Comcast Corp. and Time Warner Cable should be banned from signing new local-sports-programming contracts if the cable giants are allowed to acquire Adelphia Communications Corp., a group of House lawmakers said in a recent letter to Federal Communications Commission chairman Kevin Martin.
The 19 House members, including Republicans and Democrats from rural districts, told Martin in a Feb. 21 letter that the FCC should condition the Adelphia deal on Comcast and Time Warner agreeing “not to enter into exclusive contracts for their local sports programming.”
As the lawmakers view it, cable exclusivity would mean that satellite subscribers would have to pay for cable to see “their favorite regional sports teams’ games.” In rural areas where cable is unavailable, satellite subscribers would have no access at all to their sports teams, they added.
“If [satellite] companies are barred from carrying regional sports programming, it effectively bars many rural fans from viewing their teams,” the House letter said.
Among those signing the letter were Reps. Rick Boucher (D-Va.), Chris Cannon (R-Utah), Walter Jones (R-N.C.) and Stephanie Herseth (D-S.D.).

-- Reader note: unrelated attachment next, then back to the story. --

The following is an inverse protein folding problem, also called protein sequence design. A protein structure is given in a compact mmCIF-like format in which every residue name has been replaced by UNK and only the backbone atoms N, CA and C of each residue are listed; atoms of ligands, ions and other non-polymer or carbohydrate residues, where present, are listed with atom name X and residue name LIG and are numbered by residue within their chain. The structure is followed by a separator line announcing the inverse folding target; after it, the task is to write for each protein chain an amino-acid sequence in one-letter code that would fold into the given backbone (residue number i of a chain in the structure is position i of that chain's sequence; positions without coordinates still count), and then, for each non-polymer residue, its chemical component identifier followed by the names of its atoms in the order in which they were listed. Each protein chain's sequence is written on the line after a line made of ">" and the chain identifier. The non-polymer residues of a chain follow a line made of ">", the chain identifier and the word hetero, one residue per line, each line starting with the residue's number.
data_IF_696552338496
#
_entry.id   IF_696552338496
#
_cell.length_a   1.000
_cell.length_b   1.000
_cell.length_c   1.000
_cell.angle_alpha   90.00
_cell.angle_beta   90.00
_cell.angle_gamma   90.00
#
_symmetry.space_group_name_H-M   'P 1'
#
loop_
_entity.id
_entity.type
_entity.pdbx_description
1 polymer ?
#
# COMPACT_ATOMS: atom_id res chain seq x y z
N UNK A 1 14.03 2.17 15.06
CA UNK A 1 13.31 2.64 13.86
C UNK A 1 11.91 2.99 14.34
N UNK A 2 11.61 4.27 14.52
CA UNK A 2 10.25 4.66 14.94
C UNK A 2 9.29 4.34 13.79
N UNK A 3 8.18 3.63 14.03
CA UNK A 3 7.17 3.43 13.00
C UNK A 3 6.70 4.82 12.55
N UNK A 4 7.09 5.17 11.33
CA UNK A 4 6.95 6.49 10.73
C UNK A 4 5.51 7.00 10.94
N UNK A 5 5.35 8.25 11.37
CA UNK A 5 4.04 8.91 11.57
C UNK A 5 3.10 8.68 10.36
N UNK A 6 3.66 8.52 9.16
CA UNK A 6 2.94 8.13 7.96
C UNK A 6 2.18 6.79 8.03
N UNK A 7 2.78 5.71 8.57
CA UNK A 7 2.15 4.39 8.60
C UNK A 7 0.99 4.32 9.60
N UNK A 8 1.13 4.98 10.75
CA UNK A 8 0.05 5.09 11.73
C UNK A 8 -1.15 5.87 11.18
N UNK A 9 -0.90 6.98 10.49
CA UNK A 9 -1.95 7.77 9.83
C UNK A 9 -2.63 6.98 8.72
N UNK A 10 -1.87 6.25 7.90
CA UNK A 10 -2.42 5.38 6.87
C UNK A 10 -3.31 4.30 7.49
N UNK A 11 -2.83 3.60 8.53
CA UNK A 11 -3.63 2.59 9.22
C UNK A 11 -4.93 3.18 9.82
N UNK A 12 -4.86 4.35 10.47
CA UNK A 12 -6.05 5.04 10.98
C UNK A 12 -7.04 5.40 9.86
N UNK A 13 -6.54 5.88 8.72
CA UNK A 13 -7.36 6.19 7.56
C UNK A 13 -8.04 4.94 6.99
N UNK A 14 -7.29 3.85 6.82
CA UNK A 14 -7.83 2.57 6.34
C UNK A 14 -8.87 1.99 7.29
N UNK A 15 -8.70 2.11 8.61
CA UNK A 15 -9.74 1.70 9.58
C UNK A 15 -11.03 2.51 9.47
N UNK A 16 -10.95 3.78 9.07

In a prepared statement, Comcast spokesman Tim Fitzpatrick noted that while federal law requires cable companies to provide satellite with vast quantities of programming, the same law does not require direct-broadcast satellite provider DirecTV Inc. to offer cable access to “NFL Sunday Ticket,” a package of out-of-market National Football League games.
As a result, “millions of rural Americans who might want to see these games have no other choice. If there is a problem with rural access to sports, that’s it,” Fitzpatrick said.
The Federal Trade Commission approved the $17.6 billion Adelphia merger in January without conditions. The FCC’s review has lasted nine months.
The House letter reflected some of the Adelphia merger conditions sought by DirecTV and fellow DBS provider EchoStar Communications Corp.
Under federal cable law, cable-owned networks that are distributed via satellite must be sold to DirecTV and EchoStar. Comcast’s Philadelphia sports network is exempt because it is distributed terrestrially. Because Comcast makes the sports network available to other local terrestrial pay TV providers, it is unclear whether the House letter’s call for a ban on local sports "exclusive contracts" would actually address the lawmakers' concerns.